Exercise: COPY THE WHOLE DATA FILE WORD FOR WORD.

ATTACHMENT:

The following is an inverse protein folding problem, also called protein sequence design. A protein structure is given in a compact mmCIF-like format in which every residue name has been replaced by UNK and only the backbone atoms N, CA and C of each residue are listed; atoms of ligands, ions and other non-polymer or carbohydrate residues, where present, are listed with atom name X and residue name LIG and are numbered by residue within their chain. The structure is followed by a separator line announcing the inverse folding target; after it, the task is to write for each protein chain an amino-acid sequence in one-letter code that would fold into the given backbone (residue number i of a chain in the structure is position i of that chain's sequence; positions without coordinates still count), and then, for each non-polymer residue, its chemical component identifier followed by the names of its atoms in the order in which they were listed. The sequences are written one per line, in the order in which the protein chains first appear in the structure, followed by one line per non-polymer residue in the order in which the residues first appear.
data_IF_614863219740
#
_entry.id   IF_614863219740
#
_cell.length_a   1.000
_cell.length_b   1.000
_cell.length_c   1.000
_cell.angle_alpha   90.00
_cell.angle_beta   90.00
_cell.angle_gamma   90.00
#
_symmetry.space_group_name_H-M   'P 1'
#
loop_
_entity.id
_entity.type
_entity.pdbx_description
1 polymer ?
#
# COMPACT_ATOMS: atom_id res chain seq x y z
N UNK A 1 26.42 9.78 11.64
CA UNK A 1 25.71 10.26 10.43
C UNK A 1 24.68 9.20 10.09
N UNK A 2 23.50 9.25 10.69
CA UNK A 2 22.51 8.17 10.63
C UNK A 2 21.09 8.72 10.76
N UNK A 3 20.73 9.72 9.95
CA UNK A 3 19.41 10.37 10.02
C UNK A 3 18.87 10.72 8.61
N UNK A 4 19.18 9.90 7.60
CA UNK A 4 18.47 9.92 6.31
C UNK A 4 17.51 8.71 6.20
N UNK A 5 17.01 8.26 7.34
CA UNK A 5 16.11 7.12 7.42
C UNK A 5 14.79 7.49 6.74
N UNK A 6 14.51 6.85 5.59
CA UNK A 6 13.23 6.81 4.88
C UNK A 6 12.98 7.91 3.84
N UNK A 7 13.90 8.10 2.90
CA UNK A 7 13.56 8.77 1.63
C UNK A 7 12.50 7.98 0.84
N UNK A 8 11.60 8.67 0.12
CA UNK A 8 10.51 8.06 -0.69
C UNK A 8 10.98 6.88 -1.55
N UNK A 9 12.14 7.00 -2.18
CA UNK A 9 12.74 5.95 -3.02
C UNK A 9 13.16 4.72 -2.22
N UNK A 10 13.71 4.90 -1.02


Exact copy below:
The following is an inverse protein folding problem, also called protein sequence design. A protein structure is given in a compact mmCIF-like format in which every residue name has been replaced by UNK and only the backbone atoms N, CA and C of each residue are listed; atoms of ligands, ions and other non-polymer or carbohydrate residues, where present, are listed with atom name X and residue name LIG and are numbered by residue within their chain. The structure is followed by a separator line announcing the inverse folding target; after it, the task is to write for each protein chain an amino-acid sequence in one-letter code that would fold into the given backbone (residue number i of a chain in the structure is position i of that chain's sequence; positions without coordinates still count), and then, for each non-polymer residue, its chemical component identifier followed by the names of its atoms in the order in which they were listed. The sequences are written one per line, in the order in which the protein chains first appear in the structure, followed by one line per non-polymer residue in the order in which the residues first appear.
data_IF_614863219740
#
_entry.id   IF_614863219740
#
_cell.length_a   1.000
_cell.length_b   1.000
_cell.length_c   1.000
_cell.angle_alpha   90.00
_cell.angle_beta   90.00
_cell.angle_gamma   90.00
#
_symmetry.space_group_name_H-M   'P 1'
#
loop_
_entity.id
_entity.type
_entity.pdbx_description
1 polymer ?
#
# COMPACT_ATOMS: atom_id res chain seq x y z
N UNK A 1 26.42 9.78 11.64
CA UNK A 1 25.71 10.26 10.43
C UNK A 1 24.68 9.20 10.09
N UNK A 2 23.50 9.25 10.69
CA UNK A 2 22.51 8.17 10.63
C UNK A 2 21.09 8.72 10.76
N UNK A 3 20.73 9.72 9.95
CA UNK A 3 19.41 10.37 10.02
C UNK A 3 18.87 10.72 8.61
N UNK A 4 19.18 9.90 7.60
CA UNK A 4 18.47 9.92 6.31
C UNK A 4 17.51 8.71 6.20
N UNK A 5 17.01 8.26 7.34
CA UNK A 5 16.11 7.12 7.42
C UNK A 5 14.79 7.49 6.74
N UNK A 6 14.51 6.85 5.59
CA UNK A 6 13.23 6.81 4.88
C UNK A 6 12.98 7.91 3.84
N UNK A 7 13.90 8.10 2.90
CA UNK A 7 13.56 8.77 1.63
C UNK A 7 12.50 7.98 0.84
N UNK A 8 11.60 8.67 0.12
CA UNK A 8 10.51 8.06 -0.69
C UNK A 8 10.98 6.88 -1.55
N UNK A 9 12.14 7.00 -2.18
CA UNK A 9 12.74 5.95 -3.02
C UNK A 9 13.16 4.72 -2.22
N UNK A 10 13.71 4.90 -1.02